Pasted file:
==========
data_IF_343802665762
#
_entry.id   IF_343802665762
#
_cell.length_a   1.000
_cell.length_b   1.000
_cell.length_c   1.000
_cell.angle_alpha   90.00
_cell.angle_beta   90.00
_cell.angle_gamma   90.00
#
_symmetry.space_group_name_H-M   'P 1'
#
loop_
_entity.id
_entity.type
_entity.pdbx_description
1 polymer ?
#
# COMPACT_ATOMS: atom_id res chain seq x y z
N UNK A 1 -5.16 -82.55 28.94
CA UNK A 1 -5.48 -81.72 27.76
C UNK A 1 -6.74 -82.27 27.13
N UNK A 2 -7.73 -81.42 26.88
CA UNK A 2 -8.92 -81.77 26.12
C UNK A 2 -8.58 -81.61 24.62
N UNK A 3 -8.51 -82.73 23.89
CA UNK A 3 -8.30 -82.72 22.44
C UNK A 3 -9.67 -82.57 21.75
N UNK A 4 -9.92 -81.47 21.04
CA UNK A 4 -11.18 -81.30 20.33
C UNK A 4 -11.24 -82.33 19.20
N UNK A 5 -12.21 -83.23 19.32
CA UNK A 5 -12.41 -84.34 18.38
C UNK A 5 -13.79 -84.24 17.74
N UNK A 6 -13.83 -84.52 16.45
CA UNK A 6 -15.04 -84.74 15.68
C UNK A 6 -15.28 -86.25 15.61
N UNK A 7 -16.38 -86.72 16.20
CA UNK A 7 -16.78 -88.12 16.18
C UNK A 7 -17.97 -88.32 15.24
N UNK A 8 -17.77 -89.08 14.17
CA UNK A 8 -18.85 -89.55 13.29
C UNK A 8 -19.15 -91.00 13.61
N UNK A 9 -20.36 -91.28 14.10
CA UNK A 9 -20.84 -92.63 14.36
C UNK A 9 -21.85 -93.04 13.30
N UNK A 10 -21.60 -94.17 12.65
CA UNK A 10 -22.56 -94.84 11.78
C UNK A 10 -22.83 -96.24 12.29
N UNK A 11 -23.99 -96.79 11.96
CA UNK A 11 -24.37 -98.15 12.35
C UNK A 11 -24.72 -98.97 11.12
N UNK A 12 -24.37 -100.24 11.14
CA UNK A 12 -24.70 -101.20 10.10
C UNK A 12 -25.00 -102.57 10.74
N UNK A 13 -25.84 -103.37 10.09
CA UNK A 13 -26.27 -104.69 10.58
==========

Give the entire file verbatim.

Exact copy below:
data_IF_343802665762
#
_entry.id   IF_343802665762
#
_cell.length_a   1.000
_cell.length_b   1.000
_cell.length_c   1.000
_cell.angle_alpha   90.00
_cell.angle_beta   90.00
_cell.angle_gamma   90.00
#
_symmetry.space_group_name_H-M   'P 1'
#
loop_
_entity.id
_entity.type
_entity.pdbx_description
1 polymer ?
#
# COMPACT_ATOMS: atom_id res chain seq x y z
N UNK A 1 -5.16 -82.55 28.94
CA UNK A 1 -5.48 -81.72 27.76
C UNK A 1 -6.74 -82.27 27.13
N UNK A 2 -7.73 -81.42 26.88
CA UNK A 2 -8.92 -81.77 26.12
C UNK A 2 -8.58 -81.61 24.62
N UNK A 3 -8.51 -82.73 23.89
CA UNK A 3 -8.30 -82.72 22.44
C UNK A 3 -9.67 -82.57 21.75
N UNK A 4 -9.92 -81.47 21.04
CA UNK A 4 -11.18 -81.30 20.33
C UNK A 4 -11.24 -82.33 19.20
N UNK A 5 -12.21 -83.23 19.32
CA UNK A 5 -12.41 -84.34 18.38
C UNK A 5 -13.79 -84.24 17.74
N UNK A 6 -13.83 -84.52 16.45
CA UNK A 6 -15.04 -84.74 15.68
C UNK A 6 -15.28 -86.25 15.61
N UNK A 7 -16.38 -86.72 16.20
CA UNK A 7 -16.78 -88.12 16.18
C UNK A 7 -17.97 -88.32 15.24
N UNK A 8 -17.77 -89.08 14.17
CA UNK A 8 -18.85 -89.55 13.29
C UNK A 8 -19.15 -91.00 13.61
N UNK A 9 -20.36 -91.28 14.10
CA UNK A 9 -20.84 -92.63 14.36
C UNK A 9 -21.85 -93.04 13.30
N UNK A 10 -21.60 -94.17 12.65
CA UNK A 10 -22.56 -94.84 11.78
C UNK A 10 -22.83 -96.24 12.29
N UNK A 11 -23.99 -96.79 11.96
CA UNK A 11 -24.37 -98.15 12.35
C UNK A 11 -24.72 -98.97 11.12
N UNK A 12 -24.37 -100.24 11.14
CA UNK A 12 -24.70 -101.20 10.10
C UNK A 12 -25.00 -102.57 10.74
N UNK A 13 -25.84 -103.37 10.09
CA UNK A 13 -26.27 -104.69 10.58